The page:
Info ︎

Projects:


1. Great Performers 2020 —The New York Times Magazine

Link ︎


Year – 2020
Type – Digital
Work – Design, Code

With Kate LaRue and Jacky Myint




2. The Decameron Project —The New York Times
Magazine

Link ︎


Year – 2020
Type – Digital
Work – Design, Code

With Kate LaRue and Jacky Myint



3. The Office: An In-Depth Analysis of Workplace User Behavior —The New York Times

Link ︎


Year — 2019
Type — Digital
Work — Design, Motion, Illustration, Code

Collaboration/Creative direction by Tracy Ma





4. The Design Report: Visualizing the 2018 AIGA Design Census

Link ︎

Featured on AIGA Eye On Design ︎


Year — 2018
Type — Digital
Work — Design, Data Visualization,
Code




5. The Best of Illustration 2019 —The New York Times

Link ︎


Year — 2019
Type — Digital
Work — Design, Code


Collaboration with Antonio De Luca




6. Sweatpants Forever —The New York Times Magazine

Link ︎


Year – 2020
Type – Digital
Work – Design, Code




7. The Culture Issue: Bad Bunny —The New York Times Magazine

Link ︎


Year – 2020
Type – Digital
Work – Design, Code



8. Looking Back at People Watching the Apollo 11 Mission
The New York Times

Link ︎


Year — 2019
Type — Digital
Work — Design, Code 


Advised by Rumsey Taylor 




9. Various Works
The New York Times

Year — 2019
Type — Digital
Work — Design, Motion, Illustration, Code


All work at The Times ︎



10. Anomie — Lunar Gala 

Year — 2019
Type — Digital, Branding
Work — Design, Motion, Code





11. Signs from God

Year — 2019
Type — Print
Work — Design




12. Abstraction Recognition

Year — 2018
Type — Print, Physical artifacts 
Work — Participatory design, Graphic design, Motion




13. Generous Feedback

Year — 2019
Type — Print, Exhibit
Work — Creative direction, Graphic design, Participatory design

Collaboration with Faith Kim, Juan Aranda, HeeSeo Chun




14. The Reddit Bible 

Year —2019
Type — Sentence embedding (InferSent), basil.js, Python
Work — Design, lots of code

 

15. Et Cetera ︎

Small sketches and things, incl. a chat room! 




Mark

Abstration Recognition

In an age where computers can now tell us whether or not a photo contains a hot dog, it can be easy to extrapolate that very soon, computers will be able to replicate human creativity. This is a real discussion that I often have with engineering friends—I, of course, argue that that is impossible, while said engineers argue that it truly is not far off.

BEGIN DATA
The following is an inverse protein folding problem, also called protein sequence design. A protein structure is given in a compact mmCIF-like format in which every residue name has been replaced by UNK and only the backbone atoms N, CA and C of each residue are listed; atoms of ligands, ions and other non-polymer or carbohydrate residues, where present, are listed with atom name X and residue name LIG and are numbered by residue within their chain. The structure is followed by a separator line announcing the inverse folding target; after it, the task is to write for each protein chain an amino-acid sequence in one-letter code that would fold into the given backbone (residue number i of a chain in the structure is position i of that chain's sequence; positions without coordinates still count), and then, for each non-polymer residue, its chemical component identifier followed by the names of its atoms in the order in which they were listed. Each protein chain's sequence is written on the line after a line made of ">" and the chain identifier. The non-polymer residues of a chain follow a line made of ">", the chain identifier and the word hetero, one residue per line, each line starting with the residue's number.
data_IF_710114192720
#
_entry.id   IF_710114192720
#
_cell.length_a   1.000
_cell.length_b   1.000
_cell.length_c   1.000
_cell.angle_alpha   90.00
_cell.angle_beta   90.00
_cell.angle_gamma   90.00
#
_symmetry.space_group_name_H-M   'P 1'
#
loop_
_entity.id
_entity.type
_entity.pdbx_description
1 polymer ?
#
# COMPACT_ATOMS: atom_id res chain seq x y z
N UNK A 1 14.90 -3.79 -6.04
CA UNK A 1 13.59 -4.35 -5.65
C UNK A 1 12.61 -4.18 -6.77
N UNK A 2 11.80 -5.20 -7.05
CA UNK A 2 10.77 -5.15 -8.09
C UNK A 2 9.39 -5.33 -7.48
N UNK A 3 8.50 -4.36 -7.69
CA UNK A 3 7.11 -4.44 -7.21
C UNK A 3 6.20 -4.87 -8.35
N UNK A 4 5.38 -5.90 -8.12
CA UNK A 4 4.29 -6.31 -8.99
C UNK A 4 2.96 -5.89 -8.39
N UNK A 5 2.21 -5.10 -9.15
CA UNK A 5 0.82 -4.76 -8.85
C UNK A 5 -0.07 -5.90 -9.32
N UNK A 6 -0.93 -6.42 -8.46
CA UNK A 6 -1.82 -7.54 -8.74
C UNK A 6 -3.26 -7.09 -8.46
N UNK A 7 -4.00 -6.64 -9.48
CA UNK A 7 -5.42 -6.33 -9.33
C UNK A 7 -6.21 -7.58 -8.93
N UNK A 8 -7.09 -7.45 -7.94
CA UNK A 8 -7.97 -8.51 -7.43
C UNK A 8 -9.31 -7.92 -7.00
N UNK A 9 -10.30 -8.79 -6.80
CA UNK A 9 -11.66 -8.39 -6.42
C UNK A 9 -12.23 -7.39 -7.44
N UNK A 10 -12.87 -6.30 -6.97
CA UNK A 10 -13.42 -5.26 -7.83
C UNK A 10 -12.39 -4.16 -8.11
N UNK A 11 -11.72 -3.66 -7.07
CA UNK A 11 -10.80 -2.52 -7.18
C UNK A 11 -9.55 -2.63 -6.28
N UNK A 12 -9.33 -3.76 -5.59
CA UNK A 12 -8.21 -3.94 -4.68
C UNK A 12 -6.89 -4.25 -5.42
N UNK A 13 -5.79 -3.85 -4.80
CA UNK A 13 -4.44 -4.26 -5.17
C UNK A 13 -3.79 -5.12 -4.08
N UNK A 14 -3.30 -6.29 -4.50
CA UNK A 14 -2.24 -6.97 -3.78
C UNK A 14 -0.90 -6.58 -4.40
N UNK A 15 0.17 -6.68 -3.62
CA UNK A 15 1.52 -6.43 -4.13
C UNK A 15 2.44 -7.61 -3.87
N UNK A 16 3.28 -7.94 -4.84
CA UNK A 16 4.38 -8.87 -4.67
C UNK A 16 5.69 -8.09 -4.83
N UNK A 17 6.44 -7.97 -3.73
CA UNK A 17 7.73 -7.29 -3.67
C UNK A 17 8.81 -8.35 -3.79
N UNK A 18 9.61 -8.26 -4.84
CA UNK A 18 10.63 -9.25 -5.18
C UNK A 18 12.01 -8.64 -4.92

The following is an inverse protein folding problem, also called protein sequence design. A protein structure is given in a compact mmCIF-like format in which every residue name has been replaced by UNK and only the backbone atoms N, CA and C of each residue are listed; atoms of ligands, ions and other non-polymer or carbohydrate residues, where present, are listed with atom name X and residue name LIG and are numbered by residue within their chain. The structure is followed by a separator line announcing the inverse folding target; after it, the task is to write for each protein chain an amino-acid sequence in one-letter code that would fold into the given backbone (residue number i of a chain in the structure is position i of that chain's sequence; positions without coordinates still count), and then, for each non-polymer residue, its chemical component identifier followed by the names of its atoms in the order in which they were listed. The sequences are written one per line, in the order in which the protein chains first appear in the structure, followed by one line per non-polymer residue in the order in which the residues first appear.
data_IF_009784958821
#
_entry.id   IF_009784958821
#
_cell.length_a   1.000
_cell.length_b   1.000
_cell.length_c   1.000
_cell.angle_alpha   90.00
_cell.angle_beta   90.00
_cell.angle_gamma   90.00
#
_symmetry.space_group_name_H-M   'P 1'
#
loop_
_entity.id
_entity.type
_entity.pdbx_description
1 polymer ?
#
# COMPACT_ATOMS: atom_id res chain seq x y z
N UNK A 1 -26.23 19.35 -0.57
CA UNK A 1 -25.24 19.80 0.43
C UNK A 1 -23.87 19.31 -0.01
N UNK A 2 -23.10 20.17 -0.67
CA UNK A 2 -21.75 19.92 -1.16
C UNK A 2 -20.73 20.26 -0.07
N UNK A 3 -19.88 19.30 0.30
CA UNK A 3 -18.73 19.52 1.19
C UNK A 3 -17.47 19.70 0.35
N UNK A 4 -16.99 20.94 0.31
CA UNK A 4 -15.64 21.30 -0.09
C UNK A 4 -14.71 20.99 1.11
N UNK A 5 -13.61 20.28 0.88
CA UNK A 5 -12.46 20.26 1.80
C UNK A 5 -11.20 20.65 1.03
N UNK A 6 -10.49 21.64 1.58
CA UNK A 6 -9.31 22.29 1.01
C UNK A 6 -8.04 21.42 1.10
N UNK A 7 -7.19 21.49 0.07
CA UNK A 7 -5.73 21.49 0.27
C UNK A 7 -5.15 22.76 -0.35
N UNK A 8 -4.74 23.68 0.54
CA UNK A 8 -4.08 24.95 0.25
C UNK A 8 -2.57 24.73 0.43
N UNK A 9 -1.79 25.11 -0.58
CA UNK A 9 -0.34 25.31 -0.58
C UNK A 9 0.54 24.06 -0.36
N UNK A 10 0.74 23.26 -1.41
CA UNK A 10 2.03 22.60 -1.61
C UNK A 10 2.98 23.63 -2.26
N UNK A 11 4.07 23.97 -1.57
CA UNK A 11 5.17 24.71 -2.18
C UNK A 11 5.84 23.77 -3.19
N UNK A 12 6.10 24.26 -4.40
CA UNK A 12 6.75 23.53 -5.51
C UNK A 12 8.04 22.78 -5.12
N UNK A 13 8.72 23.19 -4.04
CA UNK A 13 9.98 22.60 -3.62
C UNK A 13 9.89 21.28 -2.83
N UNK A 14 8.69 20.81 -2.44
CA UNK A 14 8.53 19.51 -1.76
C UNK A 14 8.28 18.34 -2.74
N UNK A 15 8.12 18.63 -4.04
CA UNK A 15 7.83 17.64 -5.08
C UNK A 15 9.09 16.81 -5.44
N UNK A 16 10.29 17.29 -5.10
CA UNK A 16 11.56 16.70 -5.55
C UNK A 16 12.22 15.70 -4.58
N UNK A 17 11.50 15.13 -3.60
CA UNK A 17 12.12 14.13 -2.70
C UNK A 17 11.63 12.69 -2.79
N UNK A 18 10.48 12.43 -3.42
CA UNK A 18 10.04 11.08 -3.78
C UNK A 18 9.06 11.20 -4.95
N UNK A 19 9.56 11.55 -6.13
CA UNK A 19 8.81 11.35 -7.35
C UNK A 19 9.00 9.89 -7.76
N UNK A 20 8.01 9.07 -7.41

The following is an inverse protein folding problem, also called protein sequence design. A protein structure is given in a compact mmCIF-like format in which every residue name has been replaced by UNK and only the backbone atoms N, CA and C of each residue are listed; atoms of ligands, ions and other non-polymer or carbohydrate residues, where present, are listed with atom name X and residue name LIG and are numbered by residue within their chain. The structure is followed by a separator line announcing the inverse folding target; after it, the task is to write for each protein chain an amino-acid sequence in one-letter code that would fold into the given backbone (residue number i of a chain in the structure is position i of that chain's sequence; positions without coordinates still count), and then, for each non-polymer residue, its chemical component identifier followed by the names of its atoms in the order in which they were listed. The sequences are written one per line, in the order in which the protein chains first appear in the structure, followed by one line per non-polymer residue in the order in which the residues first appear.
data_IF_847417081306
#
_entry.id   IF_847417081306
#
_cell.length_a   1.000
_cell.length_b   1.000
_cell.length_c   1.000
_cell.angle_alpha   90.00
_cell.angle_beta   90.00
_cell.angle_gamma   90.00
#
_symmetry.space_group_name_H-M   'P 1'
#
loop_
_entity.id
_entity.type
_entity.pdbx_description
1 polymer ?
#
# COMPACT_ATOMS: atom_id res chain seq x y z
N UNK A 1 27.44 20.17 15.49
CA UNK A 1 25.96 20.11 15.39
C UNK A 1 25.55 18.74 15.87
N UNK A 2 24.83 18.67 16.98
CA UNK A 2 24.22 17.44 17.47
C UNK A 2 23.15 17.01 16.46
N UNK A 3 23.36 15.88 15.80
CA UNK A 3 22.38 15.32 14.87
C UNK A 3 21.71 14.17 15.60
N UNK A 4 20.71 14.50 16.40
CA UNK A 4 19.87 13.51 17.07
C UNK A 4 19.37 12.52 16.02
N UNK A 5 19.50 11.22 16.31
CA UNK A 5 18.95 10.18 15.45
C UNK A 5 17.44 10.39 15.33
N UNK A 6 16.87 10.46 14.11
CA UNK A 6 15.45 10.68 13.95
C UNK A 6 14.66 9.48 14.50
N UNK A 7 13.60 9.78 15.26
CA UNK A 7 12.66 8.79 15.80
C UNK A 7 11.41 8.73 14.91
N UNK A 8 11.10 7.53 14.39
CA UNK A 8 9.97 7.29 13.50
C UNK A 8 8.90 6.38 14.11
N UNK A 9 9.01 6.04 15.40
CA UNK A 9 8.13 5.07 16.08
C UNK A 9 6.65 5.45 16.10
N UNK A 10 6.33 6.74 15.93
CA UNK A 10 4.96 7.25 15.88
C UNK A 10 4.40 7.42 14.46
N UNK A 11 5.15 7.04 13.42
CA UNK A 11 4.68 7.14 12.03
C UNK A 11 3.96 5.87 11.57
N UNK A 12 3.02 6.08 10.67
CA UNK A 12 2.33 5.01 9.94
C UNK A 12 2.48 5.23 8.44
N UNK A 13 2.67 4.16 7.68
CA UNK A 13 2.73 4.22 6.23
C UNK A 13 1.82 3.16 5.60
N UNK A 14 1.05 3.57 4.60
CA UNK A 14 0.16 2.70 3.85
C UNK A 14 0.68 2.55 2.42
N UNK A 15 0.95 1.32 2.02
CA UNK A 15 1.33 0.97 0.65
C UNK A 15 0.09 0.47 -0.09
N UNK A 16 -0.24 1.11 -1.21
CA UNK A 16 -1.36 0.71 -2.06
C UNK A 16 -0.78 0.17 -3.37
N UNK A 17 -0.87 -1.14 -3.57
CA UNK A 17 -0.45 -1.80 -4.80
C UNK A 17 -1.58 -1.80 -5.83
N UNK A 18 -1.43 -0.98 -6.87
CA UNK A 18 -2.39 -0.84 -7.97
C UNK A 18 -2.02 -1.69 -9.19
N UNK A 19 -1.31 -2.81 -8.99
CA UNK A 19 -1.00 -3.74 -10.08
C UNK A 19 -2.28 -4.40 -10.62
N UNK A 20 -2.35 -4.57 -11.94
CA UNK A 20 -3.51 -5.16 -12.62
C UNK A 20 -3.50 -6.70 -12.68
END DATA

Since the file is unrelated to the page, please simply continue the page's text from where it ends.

Participants are each given an instruction that is mapped to one step in the neural network. However, instead of literally asking participants to recreate what is happening, I extrapolated the neural networks to a delineated “process” of human conversation. With posters made from image recognition/machine learning data sets, I asked participants to seek out patterns, emotions, feelings, memories that the images triggered, with each participant thus passing their perceptions and perspective onto the next person in the “network”.

This project was advised by Kyuha Shim.



Abstraction Recognition is an interactive participatory experience inspired by machine learning and image recognition, as well as the work of Luna Maurer and Conditional Design. The basic image recognition process (just one of the many possible applications of neural networks) relies on breaking down input images into pixels, and slowly finding recognized patterns from clusters of pixels (This is an extremely reductive description of how neural networks work. It is hard to describe even in a few sentences; however, for this project, I spent some time learning about neural networks, and found these videos concise and digestible, even for a non-mathematician like me.)

This project sets out to compare computer recognition to human capability—a pixel is to a unit of the computer as a human experience or memory is a unit of the brain. Machine learning has enabled DeepFake, contextual image and text generation, audio that is in-differentiable from human voice. The heart of human creativity lies in being able to recognize patterns, abstract those patterns, and generate new things. Computers can now do that too. If we humans are unable to tell the difference from human made and computer generated, at a certain point, does it matter the origin?



Final Results






Installation